The main storyline for Mousesports at DreamHack Masters Las Vegas was that of Nikola “NiKo” Kovac. Counter-Strike’s most bottled superstar gave a final performance of 36 kills that resulted in a loss, essentially encapsulating his entire career with Mousesports in one game. This specific Mousesports roster of Niko, Christian “loWel” Antoran, Tomáš “oskar” Štastný, Timo “Spiidi” Richter, and Denis “denis” Howell, also contributed another key storyline in Vegas. They are now one in a short line of successful teams who existed only for one tournament.
With FaZe Clan likely locking down Niko with contract clauses like a chained down King Kong (but without the escaping part), it is reasonable to assume we will never see that specific roster play together again. This gives their top-eight finish at Las Vegas more value than the actual result is worth when we look at it with hindsight. The uncertainty of what this roster could’ve done if they stuck together gives a mysticism to the few games they did have together. While this might be frustrating for fans of Mousesports, they should hardly be remorseful given the eclectic company this one-time roster has now joined.
Possibly the most agonizing and famous example of this unique form of ephemeral victory is Team Liquid at ESL One Cologne 2016. The roster of Oleksandr “s1mple” Kostyliev, Josh “jdm64” Marzano, Spencer “Hiko” Martin, Nicholas “nitr0” Cannella and Jonathan “EliGE” Jablonowski went into Cologne with all the raw skill in the world, but no results, form or clear strategic model to back it up. The North Americans, who were already set to integrate Pimp after the tournament, had s1mple as a stand-in and jdm64 as a fresh face. Dark horses to leave their group at best, Liquid looked to defy all expectations.
Only dropping a map to VP and Na`Vi, Liquid found themselves deeper and deeper in the bracket. Repeating their performance in MLG Columbus, only with the added benefit of jdm’s superfluous AWPing and s1mple’s perennial status on top of the scoreboard. They were stopped in the finals by the absolute best version of the Brazilians we had seen to-date, but for the side itself, Cologne was a birthing ground to their greatness… and the resting place for their existence. The phoenix had risen from the ashes, only to be drenched by a fire hose.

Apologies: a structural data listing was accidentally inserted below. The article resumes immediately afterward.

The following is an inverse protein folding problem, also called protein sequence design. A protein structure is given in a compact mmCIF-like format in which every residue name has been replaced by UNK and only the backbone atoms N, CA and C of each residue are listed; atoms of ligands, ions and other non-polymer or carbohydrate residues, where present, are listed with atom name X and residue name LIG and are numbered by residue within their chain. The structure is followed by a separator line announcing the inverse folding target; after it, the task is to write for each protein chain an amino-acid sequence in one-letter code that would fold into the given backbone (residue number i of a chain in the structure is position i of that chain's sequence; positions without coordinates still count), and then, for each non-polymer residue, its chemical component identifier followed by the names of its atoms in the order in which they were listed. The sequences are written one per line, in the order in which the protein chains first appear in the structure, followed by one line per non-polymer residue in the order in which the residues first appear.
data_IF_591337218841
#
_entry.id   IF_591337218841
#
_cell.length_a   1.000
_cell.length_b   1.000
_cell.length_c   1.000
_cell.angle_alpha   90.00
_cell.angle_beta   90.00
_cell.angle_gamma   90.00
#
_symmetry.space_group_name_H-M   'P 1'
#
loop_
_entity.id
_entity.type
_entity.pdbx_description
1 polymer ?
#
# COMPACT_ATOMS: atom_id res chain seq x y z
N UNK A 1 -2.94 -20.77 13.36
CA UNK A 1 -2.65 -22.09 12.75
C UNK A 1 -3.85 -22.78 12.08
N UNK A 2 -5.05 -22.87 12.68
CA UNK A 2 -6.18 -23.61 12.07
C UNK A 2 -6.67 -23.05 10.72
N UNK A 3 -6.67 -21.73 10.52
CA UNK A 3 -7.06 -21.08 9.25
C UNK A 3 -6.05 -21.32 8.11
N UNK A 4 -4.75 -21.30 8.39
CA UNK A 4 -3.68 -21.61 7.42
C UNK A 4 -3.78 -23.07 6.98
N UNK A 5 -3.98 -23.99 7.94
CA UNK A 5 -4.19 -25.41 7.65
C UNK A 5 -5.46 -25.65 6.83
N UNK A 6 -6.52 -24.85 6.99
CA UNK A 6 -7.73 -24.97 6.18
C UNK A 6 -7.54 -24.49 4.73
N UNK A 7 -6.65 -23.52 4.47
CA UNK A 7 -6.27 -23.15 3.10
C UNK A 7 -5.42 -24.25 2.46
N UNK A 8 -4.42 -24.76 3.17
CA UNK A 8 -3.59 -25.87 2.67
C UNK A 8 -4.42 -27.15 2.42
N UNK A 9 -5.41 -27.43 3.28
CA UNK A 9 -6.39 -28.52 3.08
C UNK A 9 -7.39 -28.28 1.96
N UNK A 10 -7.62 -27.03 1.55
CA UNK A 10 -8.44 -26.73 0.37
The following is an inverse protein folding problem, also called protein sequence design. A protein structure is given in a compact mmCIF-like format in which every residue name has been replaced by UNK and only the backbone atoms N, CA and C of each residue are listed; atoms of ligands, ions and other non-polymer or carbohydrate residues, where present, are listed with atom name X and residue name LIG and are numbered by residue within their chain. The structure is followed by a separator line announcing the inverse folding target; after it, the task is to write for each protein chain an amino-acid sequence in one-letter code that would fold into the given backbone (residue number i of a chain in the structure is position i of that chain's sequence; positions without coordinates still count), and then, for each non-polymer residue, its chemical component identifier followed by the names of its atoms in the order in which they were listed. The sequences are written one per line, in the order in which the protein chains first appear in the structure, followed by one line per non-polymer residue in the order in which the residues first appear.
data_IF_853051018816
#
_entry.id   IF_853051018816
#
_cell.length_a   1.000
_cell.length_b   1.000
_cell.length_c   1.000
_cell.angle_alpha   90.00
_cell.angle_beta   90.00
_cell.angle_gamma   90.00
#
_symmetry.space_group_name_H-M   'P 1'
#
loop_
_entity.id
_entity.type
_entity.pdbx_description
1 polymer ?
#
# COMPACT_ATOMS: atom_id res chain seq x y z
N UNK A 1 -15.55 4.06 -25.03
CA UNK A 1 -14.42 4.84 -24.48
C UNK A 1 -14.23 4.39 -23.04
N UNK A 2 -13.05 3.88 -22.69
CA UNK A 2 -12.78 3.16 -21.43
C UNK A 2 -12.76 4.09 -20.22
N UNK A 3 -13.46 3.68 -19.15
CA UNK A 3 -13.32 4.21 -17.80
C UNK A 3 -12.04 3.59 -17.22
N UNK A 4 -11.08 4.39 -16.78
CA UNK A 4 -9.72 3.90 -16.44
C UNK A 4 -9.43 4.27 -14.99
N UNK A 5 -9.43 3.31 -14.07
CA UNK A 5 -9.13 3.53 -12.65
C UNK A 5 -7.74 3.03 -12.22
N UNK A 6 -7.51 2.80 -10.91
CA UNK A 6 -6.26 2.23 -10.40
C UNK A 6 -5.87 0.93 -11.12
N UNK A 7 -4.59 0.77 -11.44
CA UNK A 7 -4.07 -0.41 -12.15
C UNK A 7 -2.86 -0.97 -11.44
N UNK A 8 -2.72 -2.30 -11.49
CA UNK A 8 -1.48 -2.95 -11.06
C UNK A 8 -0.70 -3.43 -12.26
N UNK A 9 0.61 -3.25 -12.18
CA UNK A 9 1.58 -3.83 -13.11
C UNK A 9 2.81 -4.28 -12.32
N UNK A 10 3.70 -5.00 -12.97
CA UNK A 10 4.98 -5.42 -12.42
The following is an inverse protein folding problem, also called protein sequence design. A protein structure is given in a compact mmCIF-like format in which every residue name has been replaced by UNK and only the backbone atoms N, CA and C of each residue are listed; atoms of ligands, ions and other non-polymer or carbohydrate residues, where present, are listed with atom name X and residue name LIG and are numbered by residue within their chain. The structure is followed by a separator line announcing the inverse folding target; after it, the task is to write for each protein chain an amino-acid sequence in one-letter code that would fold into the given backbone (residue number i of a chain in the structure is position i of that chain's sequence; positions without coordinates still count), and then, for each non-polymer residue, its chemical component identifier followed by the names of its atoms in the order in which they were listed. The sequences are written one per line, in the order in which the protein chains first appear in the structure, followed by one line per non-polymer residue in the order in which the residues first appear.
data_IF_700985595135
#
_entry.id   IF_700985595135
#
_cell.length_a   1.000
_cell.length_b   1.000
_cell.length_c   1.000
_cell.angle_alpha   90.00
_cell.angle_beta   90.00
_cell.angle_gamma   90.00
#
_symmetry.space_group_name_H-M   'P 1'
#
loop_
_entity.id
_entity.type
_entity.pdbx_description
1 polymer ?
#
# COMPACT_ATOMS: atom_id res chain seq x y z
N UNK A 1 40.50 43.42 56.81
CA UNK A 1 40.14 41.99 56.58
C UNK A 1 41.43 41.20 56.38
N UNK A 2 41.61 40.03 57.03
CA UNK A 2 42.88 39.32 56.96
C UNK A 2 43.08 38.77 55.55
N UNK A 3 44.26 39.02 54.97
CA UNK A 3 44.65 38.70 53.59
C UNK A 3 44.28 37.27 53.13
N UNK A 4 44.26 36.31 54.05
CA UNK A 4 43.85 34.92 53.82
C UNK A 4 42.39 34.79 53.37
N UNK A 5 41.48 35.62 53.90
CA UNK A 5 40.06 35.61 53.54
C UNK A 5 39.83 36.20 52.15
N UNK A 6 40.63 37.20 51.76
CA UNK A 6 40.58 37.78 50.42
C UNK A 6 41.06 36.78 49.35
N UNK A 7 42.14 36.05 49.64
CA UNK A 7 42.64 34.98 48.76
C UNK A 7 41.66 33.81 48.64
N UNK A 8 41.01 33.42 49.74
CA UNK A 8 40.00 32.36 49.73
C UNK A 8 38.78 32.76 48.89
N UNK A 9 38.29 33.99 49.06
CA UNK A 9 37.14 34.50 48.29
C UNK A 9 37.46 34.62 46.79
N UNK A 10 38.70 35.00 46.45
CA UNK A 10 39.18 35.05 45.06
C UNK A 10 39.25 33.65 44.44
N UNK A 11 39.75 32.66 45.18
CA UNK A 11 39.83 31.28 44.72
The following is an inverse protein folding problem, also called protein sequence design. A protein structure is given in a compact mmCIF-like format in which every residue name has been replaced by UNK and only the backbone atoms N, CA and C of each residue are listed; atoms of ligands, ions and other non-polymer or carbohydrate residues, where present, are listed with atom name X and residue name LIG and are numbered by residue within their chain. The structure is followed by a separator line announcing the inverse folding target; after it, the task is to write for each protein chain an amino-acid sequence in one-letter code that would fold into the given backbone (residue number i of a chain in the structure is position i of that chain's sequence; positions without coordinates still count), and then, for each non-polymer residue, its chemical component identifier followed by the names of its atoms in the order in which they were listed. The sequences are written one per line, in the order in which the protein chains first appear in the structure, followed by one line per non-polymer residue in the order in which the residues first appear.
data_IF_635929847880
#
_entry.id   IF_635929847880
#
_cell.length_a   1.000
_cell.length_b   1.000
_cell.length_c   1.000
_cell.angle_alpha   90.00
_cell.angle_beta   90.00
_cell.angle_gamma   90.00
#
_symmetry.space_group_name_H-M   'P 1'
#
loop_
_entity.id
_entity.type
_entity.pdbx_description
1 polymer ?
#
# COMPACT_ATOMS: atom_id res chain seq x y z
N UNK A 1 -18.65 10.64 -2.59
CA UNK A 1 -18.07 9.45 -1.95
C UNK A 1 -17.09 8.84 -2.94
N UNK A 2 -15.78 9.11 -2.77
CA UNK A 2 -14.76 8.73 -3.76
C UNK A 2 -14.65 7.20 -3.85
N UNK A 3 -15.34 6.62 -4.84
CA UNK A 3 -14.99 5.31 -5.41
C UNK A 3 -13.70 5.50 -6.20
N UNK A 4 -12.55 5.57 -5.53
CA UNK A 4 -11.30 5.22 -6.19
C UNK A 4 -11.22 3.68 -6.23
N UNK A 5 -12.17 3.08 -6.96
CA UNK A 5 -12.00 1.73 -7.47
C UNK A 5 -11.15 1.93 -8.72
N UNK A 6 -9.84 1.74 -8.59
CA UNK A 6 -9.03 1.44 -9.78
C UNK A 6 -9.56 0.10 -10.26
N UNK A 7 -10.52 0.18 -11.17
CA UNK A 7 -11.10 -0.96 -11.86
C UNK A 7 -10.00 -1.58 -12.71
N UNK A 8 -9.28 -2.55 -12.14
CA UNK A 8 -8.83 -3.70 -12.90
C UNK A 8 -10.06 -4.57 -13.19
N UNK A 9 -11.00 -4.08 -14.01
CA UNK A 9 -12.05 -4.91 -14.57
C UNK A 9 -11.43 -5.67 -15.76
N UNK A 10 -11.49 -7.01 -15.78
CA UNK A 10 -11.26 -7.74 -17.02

Teams coming together for a short moment in time, creating something that can only be defined by its inexplicable magic and then disappearing, is rare, but more common than you might think.
If you go down the list of apEX’s achievements, you see a list of some of the French scene’s biggest victories. However, down in the footnotes of this grocery list to immortalized glory is a small win in 2013 at the Prague Invitational with a team called Nostalgie. The team was created out of the interest of former 1.6 player Alexey “OverDrive” Birukov. Considering the size of the scene at the time, he assembled a mix-team team of legends by paying for their travel expenses to join him in Prague. Kenny “kennyS” Schrub, Dan “apEX” Madesclaire, Filip “NEO” Kubski, and Wiktor “TaZ” Wojtas formed the roster around the sudden philanthropy of Overdrive.
The Prague Invitational contained only one high-level team – the slayers of Virtus.pro and international LAN dark horses – Na`Vi. Nostalgie fought tooth and nail to make it into the finals, and when they got there, they faced all the experience and skill of Na`Vi. With this strange conglomeration of nationalities, a clear language barrier in their calls, and what was essentially a passionate fan as their fifth man, Nostalgie beat Na`Vi 2-1 to win Prague.